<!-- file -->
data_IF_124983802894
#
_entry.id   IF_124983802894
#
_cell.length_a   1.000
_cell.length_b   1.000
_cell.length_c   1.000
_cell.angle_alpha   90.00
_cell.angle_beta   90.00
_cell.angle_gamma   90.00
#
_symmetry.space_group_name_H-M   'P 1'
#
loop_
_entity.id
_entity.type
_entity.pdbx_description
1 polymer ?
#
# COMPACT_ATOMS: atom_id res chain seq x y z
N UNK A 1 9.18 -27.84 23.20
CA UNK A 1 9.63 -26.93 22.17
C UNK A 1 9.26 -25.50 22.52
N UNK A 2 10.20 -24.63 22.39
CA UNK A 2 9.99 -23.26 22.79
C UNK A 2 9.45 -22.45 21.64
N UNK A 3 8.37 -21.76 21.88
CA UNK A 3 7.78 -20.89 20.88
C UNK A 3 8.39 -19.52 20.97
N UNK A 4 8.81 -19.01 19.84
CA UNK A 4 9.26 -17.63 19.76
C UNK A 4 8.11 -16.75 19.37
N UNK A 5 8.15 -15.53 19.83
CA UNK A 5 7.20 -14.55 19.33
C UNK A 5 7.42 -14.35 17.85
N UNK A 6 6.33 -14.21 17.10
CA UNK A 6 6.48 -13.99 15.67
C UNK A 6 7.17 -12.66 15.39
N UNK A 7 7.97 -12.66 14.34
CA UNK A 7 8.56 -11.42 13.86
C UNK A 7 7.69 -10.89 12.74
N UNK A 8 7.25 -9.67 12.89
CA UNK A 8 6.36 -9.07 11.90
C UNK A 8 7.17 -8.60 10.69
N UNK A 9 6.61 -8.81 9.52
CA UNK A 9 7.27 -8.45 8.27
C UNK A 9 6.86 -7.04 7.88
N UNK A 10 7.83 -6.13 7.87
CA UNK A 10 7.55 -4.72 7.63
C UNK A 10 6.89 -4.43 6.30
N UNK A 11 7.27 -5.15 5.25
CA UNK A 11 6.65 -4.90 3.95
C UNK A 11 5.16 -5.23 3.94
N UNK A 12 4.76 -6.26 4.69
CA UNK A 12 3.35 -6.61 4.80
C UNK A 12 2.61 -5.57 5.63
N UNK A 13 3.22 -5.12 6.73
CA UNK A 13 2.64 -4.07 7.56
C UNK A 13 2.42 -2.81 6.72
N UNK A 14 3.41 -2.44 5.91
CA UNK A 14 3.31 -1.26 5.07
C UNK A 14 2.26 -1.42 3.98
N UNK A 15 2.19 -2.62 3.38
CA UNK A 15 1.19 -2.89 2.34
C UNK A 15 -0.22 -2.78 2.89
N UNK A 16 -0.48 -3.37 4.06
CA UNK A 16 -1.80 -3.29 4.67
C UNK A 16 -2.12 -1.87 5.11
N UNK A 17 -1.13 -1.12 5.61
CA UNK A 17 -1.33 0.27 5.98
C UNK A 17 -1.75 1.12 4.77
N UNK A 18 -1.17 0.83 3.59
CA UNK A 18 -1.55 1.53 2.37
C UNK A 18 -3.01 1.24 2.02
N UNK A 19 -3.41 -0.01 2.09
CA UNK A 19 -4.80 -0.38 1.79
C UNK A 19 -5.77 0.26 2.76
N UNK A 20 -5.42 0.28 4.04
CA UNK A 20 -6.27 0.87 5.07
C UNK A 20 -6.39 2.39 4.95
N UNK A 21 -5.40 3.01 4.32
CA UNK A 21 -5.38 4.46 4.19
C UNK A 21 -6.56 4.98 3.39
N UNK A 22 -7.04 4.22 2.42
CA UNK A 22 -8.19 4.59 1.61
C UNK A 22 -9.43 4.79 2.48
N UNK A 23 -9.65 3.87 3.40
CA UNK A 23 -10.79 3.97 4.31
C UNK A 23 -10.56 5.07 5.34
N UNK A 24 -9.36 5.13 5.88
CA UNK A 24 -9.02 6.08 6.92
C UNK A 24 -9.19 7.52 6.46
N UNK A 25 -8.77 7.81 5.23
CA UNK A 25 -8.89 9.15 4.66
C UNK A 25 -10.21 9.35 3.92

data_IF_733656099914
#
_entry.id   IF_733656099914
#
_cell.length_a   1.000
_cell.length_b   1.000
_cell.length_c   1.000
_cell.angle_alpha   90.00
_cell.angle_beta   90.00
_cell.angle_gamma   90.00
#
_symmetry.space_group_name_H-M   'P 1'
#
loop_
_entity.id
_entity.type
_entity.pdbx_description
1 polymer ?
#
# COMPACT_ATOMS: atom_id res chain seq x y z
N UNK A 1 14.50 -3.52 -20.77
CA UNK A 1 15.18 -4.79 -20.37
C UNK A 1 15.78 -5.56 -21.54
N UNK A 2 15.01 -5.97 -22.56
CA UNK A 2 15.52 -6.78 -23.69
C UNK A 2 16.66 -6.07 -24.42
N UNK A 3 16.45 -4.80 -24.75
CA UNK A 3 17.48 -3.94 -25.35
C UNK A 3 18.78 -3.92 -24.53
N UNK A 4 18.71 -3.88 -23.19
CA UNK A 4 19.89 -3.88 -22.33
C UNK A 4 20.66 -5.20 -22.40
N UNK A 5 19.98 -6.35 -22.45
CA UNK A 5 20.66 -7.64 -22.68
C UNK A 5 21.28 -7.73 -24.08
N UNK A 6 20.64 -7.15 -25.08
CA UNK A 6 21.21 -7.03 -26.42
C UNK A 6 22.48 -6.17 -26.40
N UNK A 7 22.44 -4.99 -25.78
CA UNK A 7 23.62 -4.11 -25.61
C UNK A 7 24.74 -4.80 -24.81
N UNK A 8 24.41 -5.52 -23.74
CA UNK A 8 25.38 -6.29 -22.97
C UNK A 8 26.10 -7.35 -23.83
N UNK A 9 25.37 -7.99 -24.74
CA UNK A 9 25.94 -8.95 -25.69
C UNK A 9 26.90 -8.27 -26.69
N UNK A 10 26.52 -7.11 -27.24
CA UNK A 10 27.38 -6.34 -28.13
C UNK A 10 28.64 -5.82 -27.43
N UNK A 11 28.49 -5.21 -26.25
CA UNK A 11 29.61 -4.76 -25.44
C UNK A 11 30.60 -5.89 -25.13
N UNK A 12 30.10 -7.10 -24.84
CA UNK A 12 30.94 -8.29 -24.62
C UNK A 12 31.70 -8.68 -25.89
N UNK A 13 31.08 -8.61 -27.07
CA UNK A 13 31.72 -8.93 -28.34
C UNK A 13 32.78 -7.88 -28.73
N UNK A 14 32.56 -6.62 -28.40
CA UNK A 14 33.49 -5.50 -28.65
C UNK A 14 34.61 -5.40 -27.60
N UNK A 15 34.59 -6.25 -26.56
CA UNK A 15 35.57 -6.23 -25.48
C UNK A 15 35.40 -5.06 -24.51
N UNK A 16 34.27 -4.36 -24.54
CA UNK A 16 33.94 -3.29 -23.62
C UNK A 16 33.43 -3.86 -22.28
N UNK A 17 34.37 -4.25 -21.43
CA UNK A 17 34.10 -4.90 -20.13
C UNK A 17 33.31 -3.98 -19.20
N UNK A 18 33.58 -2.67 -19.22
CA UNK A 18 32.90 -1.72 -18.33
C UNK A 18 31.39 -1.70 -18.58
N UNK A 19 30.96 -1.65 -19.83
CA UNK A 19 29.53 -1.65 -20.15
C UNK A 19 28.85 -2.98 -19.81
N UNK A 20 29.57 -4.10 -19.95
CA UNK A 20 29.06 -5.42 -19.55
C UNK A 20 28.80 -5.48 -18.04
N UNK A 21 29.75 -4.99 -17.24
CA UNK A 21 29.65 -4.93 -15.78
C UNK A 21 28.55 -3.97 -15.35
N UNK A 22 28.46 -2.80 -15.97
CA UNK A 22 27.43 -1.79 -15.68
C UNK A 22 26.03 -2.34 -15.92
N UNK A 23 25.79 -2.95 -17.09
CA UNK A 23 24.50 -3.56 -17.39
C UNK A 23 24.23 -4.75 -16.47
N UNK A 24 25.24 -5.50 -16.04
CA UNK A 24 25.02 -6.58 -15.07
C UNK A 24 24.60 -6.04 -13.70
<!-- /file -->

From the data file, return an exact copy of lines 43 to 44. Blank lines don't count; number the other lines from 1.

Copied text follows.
CA UNK A 8 6.36 -9.07 11.90
C UNK A 8 7.17 -8.60 10.69